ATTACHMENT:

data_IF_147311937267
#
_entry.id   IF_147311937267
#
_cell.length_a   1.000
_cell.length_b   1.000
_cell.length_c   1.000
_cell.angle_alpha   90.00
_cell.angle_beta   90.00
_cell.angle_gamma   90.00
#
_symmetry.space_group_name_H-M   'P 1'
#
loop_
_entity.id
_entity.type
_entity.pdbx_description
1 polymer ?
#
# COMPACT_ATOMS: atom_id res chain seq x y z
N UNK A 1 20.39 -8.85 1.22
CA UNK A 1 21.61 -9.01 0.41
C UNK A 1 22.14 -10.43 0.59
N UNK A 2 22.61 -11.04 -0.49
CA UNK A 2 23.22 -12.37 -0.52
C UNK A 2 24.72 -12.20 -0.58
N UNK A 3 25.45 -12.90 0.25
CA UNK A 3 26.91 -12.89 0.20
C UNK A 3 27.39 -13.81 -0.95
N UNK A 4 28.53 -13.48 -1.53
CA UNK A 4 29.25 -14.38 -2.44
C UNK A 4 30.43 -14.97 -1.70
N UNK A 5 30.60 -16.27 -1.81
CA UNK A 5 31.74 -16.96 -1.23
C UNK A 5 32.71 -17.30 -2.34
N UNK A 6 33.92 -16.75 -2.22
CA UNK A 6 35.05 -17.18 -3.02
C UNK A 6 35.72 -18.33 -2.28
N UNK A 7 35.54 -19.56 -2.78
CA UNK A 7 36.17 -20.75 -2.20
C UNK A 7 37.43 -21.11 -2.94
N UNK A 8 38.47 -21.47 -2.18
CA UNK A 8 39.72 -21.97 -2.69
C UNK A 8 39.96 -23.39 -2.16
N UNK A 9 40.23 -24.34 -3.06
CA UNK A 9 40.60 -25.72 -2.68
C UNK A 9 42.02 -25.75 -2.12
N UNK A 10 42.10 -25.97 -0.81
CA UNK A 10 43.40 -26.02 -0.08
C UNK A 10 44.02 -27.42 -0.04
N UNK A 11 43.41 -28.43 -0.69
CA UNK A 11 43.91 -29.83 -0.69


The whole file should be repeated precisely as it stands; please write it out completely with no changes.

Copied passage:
data_IF_147311937267
#
_entry.id   IF_147311937267
#
_cell.length_a   1.000
_cell.length_b   1.000
_cell.length_c   1.000
_cell.angle_alpha   90.00
_cell.angle_beta   90.00
_cell.angle_gamma   90.00
#
_symmetry.space_group_name_H-M   'P 1'
#
loop_
_entity.id
_entity.type
_entity.pdbx_description
1 polymer ?
#
# COMPACT_ATOMS: atom_id res chain seq x y z
N UNK A 1 20.39 -8.85 1.22
CA UNK A 1 21.61 -9.01 0.41
C UNK A 1 22.14 -10.43 0.59
N UNK A 2 22.61 -11.04 -0.49
CA UNK A 2 23.22 -12.37 -0.52
C UNK A 2 24.72 -12.20 -0.58
N UNK A 3 25.45 -12.90 0.25
CA UNK A 3 26.91 -12.89 0.20
C UNK A 3 27.39 -13.81 -0.95
N UNK A 4 28.53 -13.48 -1.53
CA UNK A 4 29.25 -14.38 -2.44
C UNK A 4 30.43 -14.97 -1.70
N UNK A 5 30.60 -16.27 -1.81
CA UNK A 5 31.74 -16.96 -1.23
C UNK A 5 32.71 -17.30 -2.34
N UNK A 6 33.92 -16.75 -2.22
CA UNK A 6 35.05 -17.18 -3.02
C UNK A 6 35.72 -18.33 -2.28
N UNK A 7 35.54 -19.56 -2.78
CA UNK A 7 36.17 -20.75 -2.20
C UNK A 7 37.43 -21.11 -2.94
N UNK A 8 38.47 -21.47 -2.18
CA UNK A 8 39.72 -21.97 -2.69
C UNK A 8 39.96 -23.39 -2.16
N UNK A 9 40.23 -24.34 -3.06
CA UNK A 9 40.60 -25.72 -2.68
C UNK A 9 42.02 -25.75 -2.12
N UNK A 10 42.10 -25.97 -0.81
CA UNK A 10 43.40 -26.02 -0.08
C UNK A 10 44.02 -27.42 -0.04
N UNK A 11 43.41 -28.43 -0.69
CA UNK A 11 43.91 -29.83 -0.69